Table 682 of the 2006 Statistical Abstract of the United States shows median family income in constant dollars, i.e., adjusted for inflation as $44,452 in 1980 and $62,281 in 2003. That's a 40.1% increase, and let me emphasize that we're dealing with the median, not the average. 50% of families reporting had a family income greater than or equal to those numbers.
5.11.2006 3:10pm
Rational Actor (mail):
Silicon Valley Jim - there are tons of sources documenting the increase in income disparity in the US since the 1970s. Here is a link. http://falcon.arts.cornell.edu/ams3/rich1.html

And, what was the index used to account for inflation? CPI. If it was, I suggest you do some research on the reliability of CPI as a measure of true inflation.... Start with a google search on "hedonic adjustment".
5.11.2006 3:18pm
AppSocRes (mail):
Assume someone travels 30,000 miles per year (That's a lot of miles!). Also assume this person gets a very lousy 25 miles per gallon and experiences a $1.00 increase in the per gallon price of gasoline (going from $2/gal to $3/gal. The annual increase in this hypothetical gas bill will be (assuming no alteration in driving behavior) $1,200. Assume total after tax income of about $45,000 (roughly the median). Then we're talking a reallocation of household resources amounting to less than 2% of disposable income. Even with my fairly extreme assumptions this is not a big deal.
5.11.2006 3:56pm
Rational Actor (mail):
AppSocRes - I am not sure where you get your data. According to the census, median HOUSEHOLD income (PRETAX) was $44,389 in 2004. In other words, half of all HOUSEHOLDS, i.e. some with multiple adults driving multiple vehicles, earn less than that amount pre-tax. After tax, it will be substantially less. Second, I think that your fuel efficiency estimates are off. 2004 average passenger car efficiency was 22.4mpg; light trucks come in a lot lower. Third, as I noted above, people need shelter, food and certain other basics before paying for their gas. Accounting for those factors, I think, would suggest that while for most people it is an inconvenience, there is some portion of the population for whom it is more problematic.
5.11.2006 4:17pm
Marcus1 (mail) (www):
Silicon Valley Jim,

I'm pretty sure you read the table wrong. $44,452 represents the median income for all families in 1980 in constant dollars. The corresponding number for 2003 is $52,680, not $62,281. The growth, thus, is slightly less than half your number: I believe 18.5%. There tables are available here.

Guess what else, though? The figure for "Male house-holder, no wife present" had a pretty different growth: $37,042 in 1980 to a whopping $38,032 in 2003. By my math, that's a growth of about 2.6% over 23 years.

I don't know the details of Johnston's methodology, but this seems pretty strongly corroborative. Seems to suggest pretty strongly that 1). we have a lot more dual-working households, but 2). the median income has barely budged at all. In fact, it seems to prove the point quite nicely: comparing the rise in gas price to average income growth gives an entirely false picture of how the average family is actually doing.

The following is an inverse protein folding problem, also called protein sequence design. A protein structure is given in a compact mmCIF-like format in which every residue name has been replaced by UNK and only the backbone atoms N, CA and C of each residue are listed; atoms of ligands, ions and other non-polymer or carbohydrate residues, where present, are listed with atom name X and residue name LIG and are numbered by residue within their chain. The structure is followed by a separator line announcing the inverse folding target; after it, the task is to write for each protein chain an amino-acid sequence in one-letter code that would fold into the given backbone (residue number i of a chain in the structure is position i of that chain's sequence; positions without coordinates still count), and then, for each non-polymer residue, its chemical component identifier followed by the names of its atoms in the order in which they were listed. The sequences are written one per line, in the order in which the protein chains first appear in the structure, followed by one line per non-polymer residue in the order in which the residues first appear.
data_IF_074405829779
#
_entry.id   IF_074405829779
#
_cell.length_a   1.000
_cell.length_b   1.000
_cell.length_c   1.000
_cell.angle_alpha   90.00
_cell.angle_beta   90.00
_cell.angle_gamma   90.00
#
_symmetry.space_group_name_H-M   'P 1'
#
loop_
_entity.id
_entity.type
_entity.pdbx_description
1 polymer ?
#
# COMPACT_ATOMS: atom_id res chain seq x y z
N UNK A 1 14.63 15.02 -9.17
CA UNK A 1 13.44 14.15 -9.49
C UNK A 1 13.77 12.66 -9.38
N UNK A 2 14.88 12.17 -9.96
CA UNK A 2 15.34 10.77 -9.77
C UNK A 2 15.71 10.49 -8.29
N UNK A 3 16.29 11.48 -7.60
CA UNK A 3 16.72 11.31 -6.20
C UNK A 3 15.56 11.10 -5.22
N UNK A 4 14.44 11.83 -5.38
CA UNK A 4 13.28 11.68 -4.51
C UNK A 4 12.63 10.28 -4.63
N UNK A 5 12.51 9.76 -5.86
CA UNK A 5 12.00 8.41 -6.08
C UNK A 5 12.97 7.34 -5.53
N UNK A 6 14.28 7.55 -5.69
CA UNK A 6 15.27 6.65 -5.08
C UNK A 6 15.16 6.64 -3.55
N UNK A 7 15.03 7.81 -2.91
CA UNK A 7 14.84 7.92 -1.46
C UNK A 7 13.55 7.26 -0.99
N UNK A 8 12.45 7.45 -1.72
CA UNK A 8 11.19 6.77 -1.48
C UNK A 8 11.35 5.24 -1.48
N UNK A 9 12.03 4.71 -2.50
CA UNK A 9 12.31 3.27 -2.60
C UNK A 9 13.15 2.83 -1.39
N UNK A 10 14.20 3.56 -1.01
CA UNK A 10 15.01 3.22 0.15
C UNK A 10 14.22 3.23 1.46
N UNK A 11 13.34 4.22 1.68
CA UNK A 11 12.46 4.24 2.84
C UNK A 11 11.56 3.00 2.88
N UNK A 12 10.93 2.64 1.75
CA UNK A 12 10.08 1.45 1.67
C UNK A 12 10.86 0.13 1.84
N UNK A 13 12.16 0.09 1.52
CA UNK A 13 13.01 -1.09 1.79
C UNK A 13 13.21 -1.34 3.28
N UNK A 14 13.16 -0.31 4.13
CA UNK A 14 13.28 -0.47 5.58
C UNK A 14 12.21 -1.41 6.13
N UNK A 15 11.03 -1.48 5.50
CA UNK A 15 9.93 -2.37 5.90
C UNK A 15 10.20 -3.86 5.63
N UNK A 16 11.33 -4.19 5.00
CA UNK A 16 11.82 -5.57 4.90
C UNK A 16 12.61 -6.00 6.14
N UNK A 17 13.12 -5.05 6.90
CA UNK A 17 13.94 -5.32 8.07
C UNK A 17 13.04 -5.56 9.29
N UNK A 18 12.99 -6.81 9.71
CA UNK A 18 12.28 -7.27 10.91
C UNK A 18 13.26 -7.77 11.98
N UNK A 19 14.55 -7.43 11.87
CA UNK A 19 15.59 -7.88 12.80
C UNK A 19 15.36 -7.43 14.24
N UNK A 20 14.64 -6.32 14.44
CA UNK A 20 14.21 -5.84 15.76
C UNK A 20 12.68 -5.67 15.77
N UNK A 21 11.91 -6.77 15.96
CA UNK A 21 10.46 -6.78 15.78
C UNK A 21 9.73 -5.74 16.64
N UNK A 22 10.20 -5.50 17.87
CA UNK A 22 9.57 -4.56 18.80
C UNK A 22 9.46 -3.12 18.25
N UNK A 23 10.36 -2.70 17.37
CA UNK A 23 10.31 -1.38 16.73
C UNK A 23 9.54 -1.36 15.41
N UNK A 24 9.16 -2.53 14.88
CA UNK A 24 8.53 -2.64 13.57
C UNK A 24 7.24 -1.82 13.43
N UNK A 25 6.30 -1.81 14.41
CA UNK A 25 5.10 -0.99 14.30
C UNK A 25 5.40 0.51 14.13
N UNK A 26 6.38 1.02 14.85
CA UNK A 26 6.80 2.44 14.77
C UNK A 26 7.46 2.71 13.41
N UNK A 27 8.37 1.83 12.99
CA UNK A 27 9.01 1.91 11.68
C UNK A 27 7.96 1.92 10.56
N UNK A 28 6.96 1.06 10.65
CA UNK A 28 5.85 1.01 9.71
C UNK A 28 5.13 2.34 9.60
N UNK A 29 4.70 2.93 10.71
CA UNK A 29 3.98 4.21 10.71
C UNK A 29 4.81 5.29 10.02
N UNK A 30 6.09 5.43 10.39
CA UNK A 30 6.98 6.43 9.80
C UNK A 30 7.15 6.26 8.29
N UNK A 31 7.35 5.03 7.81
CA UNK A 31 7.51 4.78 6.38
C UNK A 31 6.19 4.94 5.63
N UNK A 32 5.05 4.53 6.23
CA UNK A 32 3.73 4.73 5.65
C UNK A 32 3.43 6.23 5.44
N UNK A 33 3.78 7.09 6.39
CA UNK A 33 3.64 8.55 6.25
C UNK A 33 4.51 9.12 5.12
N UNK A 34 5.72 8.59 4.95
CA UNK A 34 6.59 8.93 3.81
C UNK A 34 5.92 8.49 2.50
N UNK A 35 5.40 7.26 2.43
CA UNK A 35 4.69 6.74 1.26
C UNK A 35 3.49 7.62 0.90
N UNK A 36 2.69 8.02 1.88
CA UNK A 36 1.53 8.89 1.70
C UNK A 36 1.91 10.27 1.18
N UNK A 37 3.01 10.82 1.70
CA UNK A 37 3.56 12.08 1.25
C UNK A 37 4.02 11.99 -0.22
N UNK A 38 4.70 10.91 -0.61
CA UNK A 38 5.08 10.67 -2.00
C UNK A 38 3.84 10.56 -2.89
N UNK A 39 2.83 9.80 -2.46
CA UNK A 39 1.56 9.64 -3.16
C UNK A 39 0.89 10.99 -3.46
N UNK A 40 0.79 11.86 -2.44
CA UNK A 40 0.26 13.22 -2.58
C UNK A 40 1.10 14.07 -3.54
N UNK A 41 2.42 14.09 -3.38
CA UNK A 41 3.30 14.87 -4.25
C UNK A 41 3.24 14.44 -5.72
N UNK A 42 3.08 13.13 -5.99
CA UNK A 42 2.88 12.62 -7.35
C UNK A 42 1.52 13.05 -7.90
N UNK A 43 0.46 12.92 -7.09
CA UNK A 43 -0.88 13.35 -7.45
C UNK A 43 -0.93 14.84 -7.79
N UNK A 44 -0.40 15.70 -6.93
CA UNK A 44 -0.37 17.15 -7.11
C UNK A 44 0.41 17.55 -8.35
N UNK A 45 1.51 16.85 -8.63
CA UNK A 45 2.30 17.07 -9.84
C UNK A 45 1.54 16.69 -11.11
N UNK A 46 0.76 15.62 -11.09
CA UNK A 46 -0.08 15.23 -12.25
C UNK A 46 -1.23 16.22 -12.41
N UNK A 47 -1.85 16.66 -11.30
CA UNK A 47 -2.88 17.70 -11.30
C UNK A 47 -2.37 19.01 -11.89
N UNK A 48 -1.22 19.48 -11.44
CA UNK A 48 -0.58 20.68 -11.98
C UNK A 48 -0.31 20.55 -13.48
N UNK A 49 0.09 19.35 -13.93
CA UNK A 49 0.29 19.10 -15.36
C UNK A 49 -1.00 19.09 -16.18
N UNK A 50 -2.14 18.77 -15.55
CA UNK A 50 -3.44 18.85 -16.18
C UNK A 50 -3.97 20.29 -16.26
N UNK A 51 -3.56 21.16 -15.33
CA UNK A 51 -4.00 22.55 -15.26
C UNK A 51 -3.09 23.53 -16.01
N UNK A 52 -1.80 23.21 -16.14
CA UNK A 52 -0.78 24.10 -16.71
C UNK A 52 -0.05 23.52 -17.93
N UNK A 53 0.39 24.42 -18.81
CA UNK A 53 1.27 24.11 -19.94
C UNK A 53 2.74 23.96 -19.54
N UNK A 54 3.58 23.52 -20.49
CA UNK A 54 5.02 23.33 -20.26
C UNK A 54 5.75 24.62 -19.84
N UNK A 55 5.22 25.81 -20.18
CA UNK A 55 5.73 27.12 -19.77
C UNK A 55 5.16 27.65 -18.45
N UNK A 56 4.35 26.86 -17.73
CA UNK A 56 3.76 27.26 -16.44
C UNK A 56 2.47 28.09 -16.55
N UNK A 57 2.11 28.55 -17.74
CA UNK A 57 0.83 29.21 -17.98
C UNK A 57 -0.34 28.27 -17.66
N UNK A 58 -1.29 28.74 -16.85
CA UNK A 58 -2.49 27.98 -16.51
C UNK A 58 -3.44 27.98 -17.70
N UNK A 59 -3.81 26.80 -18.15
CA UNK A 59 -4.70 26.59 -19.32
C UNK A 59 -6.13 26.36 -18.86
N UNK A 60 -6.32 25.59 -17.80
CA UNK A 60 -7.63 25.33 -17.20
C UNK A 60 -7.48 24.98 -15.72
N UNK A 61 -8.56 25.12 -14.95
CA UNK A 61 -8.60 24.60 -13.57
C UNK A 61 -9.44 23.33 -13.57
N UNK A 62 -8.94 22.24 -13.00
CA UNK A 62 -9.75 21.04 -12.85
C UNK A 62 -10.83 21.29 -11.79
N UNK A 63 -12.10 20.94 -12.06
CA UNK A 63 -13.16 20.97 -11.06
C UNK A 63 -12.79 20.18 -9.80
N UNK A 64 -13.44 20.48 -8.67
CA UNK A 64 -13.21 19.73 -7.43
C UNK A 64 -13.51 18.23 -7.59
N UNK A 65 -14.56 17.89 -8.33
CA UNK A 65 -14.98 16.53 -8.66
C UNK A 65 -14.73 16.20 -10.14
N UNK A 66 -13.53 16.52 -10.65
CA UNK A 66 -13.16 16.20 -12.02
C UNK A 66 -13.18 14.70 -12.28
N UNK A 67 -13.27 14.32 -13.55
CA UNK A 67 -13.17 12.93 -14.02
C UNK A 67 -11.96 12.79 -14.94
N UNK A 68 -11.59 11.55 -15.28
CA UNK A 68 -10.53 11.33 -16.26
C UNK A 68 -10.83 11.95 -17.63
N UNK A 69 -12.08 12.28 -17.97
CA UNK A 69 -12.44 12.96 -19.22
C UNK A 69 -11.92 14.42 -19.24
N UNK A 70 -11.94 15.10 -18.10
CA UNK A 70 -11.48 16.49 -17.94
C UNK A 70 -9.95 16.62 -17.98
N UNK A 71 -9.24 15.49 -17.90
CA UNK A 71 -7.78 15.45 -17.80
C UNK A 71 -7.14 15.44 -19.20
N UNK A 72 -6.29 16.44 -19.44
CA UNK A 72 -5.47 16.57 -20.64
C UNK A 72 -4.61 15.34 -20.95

5.11.2006 4:41pm
Rational Actor (mail):
AppSocRes -
It looks like my data was in 1980 dollars; $65k is the median in nominal $. Irrespective of that, I think that you need to incorporate fixed costs into the analysis of % of "disposable" income.
5.11.2006 5:06pm
Silicon Valley Jim:
Marcus1 -

You are correct that I read the table wrong. The number is $52,680, rather than $62,281, which was the number in the adjoining column. Thank you for the correction.
5.11.2006 5:22pm
just me:
Two major factors should be kept in mind when attempting to compare average or median "family income" over decades":

1. Family/household size/structure have changed dramatically. E.g., far fewer fams with 5-6 kids, more 1s and 2s. Also, tons more seniors, and every Grandma in an apartment is a whole "household." Yes, pills can get expensive, but running that one-person household is not as pricey as running the Brady Bunch.

2. Many goods that we buy now, especially housing, are not comparable to their 1974 equivalents. Look up the data on square footage of houses, for example. It's not just the McMansions. Many median-income, and below-median families are mortgaging themselves to the hilt to buy houses that are 50% or 100% bigger than what people in their relative income range once lived in.

And leisure and vacations! Check out the data on what percent of folks ever flew at all in 1972. I know many blue-collar families who consider the Disney trip to be a constitutional right. And in 1975, the family vacation may have been driving in the wood-paneled station wagon two states over to stay with an aunt and uncle and sleep on the floor.

At the end of the day, the hedonic question may be whether many or most of us measure our happpiness RELATIVE to (1) our expectations or (2) our surroundings, with the surroundings largely shaping many expectations. Having the only Geo Prizm in town, when everyone else has a bicycle, might be pretty cool. Having the only Geo, while everyone else has a Lexus, might not be.

Me? I'm feeling rich today - I have a broadband link to the VC. Woo hoo!
5.11.2006 5:28pm
Charles Iragui:
Could it be that the frustration with gasoline prices is linked more to volatility than actual financial distress? Most items that people consume are not subject to much price volatility: the producers make sure of that to keep their customers happy. Oil companies would probably do the same thing if they could, but they cannot, so they are subjected to political hazing.
5.11.2006 6:08pm